Russia's Security Council secretary, Igor Ivanov, is to pay a working visit to Tehran on July 4-5 at the invitation of Hasan Rowhani, secretary of Iran's Supreme National Security Council. Tehran and Moscow maintain intensive diplomatic contacts. For example, Iranian Foreign Minister Dr Seyyed Kamal Kharrazi visited Moscow in mid-May and Mr Rowhani visited Moscow in November 2003. Igor Ivanov's return visit was entirely expected, but current circumstances mean that it would have been difficult to find a better time for it.
Ivanov's visit will take place two weeks after the IAEA (International Atomic Energy Agency) board of directors passed a new resolution on Iran (June 18, 2004). Tehran, which had expected the IAEA to close its nuclear file, was unhappy that the Agency chose not to do so. Consequently, the Iranian leadership announced that it intended to resume producing components for centrifuges that can be used to enrich uranium. This statement could not but alarm the international community and the issue, as well as the Iranian nuclear programme as a whole, were discussed during IAEA Director General Mohamed ElBaradei's Moscow visit in late June. Ivanov will undoubtedly raise these issues in Tehran, where he will also discuss some other top-priority issues in the sphere of international and regional security.
Moscow believes that Iran has every right to develop its civilian nuclear power industry. However, uranium-enrichment technologies seem to be less important, as it merely complicates Iran's dialogue with the international community. At the same time, it would be erroneous to state that the international community's position in regard to Tehran is based on prejudice.
The world is now beginning to understand that each country does not necessarily have to establish its own nuclear-fuel production facilities. Several countries, namely, Russia, the US, France and Britain, which supply nuclear fuel elsewhere, can meet global demand for such fuel. A status quo should be observed, facilitating worldwide stability and benefiting nuclear-fuel importers, too. Among other things, Iran would spend less on importing Russian nuclear fuel for its Bushehr nuclear power station than it would by producing its own. It is hardly surprising that the international community is apprehensive about Iran's uranium-enrichment experiments given that the expediency of this move in open to question.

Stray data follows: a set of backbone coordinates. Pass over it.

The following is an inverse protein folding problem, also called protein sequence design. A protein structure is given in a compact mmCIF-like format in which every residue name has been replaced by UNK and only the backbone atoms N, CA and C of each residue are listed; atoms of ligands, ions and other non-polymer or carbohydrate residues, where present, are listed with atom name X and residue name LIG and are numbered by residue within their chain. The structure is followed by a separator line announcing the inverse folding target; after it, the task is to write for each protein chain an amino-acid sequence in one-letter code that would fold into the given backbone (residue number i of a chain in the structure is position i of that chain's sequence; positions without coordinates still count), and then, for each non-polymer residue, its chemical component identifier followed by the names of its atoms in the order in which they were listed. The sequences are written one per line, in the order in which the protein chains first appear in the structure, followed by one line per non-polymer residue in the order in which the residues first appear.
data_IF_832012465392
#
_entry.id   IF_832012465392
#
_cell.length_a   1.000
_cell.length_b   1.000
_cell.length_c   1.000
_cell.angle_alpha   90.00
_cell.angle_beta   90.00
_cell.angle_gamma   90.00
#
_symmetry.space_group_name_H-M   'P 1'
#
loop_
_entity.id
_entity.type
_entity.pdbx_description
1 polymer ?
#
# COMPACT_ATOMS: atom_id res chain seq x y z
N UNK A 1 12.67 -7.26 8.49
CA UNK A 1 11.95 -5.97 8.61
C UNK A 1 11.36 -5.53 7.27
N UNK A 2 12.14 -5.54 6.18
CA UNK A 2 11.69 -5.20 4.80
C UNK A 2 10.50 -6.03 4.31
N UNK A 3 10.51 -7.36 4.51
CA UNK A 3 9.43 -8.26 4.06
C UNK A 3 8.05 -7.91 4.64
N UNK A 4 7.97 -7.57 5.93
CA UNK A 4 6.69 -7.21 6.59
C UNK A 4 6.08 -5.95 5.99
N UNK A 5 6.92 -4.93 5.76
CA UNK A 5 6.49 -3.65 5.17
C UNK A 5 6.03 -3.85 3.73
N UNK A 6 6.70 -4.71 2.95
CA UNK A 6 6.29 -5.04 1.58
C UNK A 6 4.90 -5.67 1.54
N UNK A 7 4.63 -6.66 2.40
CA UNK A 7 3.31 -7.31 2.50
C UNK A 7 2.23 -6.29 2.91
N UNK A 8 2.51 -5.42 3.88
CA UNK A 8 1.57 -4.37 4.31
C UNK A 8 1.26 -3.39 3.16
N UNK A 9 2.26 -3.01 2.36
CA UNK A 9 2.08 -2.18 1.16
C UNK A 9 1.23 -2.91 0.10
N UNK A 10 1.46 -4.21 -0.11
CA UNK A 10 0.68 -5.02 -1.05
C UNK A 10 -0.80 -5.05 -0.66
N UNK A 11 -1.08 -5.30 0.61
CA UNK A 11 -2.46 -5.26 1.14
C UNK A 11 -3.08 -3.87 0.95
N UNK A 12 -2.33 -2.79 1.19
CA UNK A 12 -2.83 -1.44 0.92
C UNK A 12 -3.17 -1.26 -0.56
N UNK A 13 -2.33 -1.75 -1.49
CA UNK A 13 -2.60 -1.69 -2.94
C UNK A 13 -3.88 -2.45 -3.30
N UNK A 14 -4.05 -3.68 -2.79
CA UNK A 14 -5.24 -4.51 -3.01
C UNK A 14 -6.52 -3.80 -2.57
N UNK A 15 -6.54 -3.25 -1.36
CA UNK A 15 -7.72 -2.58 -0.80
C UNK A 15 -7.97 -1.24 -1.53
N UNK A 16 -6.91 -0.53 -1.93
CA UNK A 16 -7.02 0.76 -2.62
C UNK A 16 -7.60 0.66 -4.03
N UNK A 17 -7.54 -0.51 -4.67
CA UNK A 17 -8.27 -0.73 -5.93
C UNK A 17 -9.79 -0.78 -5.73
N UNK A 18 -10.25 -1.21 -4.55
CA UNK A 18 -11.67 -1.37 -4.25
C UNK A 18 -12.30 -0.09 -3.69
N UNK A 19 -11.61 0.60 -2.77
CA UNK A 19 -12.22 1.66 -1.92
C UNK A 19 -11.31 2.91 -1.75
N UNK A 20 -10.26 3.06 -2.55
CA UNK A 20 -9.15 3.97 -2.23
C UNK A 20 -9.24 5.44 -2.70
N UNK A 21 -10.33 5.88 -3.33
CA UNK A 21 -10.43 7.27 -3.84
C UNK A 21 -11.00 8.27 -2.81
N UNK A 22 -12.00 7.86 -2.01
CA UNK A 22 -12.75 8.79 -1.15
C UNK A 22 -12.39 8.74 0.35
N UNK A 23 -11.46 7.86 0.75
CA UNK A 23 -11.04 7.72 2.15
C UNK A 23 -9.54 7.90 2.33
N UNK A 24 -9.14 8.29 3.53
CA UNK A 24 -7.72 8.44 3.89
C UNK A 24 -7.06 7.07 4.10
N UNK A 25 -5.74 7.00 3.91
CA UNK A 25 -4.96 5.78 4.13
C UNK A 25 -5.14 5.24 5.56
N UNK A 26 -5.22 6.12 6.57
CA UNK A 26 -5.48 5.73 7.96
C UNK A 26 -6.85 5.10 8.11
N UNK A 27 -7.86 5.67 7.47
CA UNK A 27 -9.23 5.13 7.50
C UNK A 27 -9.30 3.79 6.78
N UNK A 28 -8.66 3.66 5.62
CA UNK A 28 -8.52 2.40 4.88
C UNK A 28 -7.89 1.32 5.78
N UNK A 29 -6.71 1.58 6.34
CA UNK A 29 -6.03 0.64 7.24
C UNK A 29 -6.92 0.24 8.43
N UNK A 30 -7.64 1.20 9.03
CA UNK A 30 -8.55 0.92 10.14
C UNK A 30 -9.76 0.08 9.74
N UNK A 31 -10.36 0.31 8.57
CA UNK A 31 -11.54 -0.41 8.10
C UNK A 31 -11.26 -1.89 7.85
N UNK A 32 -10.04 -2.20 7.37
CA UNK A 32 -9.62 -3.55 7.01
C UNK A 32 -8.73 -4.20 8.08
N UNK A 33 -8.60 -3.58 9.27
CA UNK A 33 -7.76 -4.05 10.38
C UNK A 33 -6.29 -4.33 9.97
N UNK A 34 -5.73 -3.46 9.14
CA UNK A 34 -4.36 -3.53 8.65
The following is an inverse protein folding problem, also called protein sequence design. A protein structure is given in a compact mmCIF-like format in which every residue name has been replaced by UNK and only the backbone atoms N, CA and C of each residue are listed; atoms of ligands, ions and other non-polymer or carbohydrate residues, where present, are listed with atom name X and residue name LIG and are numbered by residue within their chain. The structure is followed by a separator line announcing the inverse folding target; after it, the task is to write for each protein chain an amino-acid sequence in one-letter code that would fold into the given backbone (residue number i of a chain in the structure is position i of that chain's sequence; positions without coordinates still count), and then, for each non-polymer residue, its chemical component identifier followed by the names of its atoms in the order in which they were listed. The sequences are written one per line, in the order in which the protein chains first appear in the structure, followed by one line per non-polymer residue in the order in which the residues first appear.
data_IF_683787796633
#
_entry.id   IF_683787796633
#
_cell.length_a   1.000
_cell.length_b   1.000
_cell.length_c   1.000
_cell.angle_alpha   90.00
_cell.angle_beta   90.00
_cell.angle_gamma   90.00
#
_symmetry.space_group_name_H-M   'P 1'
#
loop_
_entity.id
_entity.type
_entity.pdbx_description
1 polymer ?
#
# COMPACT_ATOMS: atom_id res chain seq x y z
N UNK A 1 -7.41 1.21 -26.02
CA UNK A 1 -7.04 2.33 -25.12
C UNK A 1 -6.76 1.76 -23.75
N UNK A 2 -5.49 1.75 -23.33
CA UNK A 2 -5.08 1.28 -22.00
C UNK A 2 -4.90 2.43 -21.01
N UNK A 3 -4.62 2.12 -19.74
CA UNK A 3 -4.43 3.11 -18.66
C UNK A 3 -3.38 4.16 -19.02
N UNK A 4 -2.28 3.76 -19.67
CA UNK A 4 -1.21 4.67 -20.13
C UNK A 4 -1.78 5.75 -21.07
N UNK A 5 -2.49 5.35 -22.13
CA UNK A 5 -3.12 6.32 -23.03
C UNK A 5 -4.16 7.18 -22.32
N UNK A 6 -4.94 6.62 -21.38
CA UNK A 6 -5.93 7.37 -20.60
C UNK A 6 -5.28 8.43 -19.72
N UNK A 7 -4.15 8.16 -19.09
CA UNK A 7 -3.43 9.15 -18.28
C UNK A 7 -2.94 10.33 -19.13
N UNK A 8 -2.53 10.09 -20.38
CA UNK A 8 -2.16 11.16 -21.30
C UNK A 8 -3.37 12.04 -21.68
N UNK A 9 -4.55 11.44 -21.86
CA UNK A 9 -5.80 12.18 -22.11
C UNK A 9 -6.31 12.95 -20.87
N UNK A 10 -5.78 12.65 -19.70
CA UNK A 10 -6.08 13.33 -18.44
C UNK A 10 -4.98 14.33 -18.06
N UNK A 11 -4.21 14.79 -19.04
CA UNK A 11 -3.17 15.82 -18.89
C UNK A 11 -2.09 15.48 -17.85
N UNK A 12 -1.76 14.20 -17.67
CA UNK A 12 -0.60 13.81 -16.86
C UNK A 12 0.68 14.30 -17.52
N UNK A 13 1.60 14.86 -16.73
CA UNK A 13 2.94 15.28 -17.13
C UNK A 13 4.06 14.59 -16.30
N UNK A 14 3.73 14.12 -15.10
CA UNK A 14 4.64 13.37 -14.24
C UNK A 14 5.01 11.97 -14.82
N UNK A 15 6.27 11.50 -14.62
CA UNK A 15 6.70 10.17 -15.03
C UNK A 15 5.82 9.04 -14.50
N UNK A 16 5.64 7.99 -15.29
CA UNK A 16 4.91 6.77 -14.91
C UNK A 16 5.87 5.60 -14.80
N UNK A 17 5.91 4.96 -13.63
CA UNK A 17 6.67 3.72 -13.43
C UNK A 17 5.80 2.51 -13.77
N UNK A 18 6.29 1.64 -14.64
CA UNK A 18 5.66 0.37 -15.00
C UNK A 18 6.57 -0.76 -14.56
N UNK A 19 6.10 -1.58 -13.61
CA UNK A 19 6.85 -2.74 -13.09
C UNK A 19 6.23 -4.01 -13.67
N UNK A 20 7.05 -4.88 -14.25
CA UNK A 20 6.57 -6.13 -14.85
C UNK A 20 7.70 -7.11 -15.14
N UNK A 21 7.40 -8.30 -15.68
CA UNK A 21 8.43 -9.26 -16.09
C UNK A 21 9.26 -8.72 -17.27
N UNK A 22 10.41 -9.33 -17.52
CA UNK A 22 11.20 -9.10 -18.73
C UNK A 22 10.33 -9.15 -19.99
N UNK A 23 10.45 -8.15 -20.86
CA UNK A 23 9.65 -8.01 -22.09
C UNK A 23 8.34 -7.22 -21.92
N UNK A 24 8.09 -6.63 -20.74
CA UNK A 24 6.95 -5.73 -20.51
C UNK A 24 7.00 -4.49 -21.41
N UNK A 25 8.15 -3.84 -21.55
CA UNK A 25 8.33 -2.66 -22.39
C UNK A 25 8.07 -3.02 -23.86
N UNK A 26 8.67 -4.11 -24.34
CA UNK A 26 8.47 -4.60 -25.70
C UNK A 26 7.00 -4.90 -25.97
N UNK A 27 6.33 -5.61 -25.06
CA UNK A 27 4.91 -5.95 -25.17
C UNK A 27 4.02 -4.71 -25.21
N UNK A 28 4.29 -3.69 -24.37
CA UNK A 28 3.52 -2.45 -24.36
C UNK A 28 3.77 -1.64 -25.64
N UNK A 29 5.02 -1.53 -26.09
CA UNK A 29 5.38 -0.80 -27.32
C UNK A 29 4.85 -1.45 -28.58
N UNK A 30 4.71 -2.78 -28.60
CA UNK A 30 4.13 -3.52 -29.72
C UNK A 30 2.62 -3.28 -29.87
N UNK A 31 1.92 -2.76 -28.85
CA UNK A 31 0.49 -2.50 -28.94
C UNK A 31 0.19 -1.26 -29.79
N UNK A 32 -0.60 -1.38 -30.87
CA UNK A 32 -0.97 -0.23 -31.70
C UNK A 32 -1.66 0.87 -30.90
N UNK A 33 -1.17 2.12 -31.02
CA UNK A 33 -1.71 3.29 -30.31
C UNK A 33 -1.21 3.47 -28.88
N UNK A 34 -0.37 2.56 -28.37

Such actions may prove detrimental to Iran's attempts to close its nuclear file. Accordingly, Russia and other countries that maintain political and trade and economic contacts with Tehran would like the Iranian side to freeze its entire uranium-enrichment programme, even though the IAEA does not believe the experiments are in breach of Iran's international commitments.
According to the Russian Foreign Ministry, the complete implementation of the IAEA resolution will make it possible to completely remove all issues pertaining to the transparency of Iran's nuclear programme from the IAEA board's agenda. The IAEA has listed all the remaining problems that are cause for concern and need further clarification.
Moscow does not believe that the latest IAEA resolution on Iran contains any tough-worded provisions. On the contrary, this document emphasises Tehran's cooperation with the IAEA. Moreover, Dr ElBaradei noted during his latest Moscow visit that the Iranian side was fulfilling all of its commitments. The Iranian nuclear file remains open for purely technical reasons, so one should not perceive this fact as malicious intent with regard to Tehran.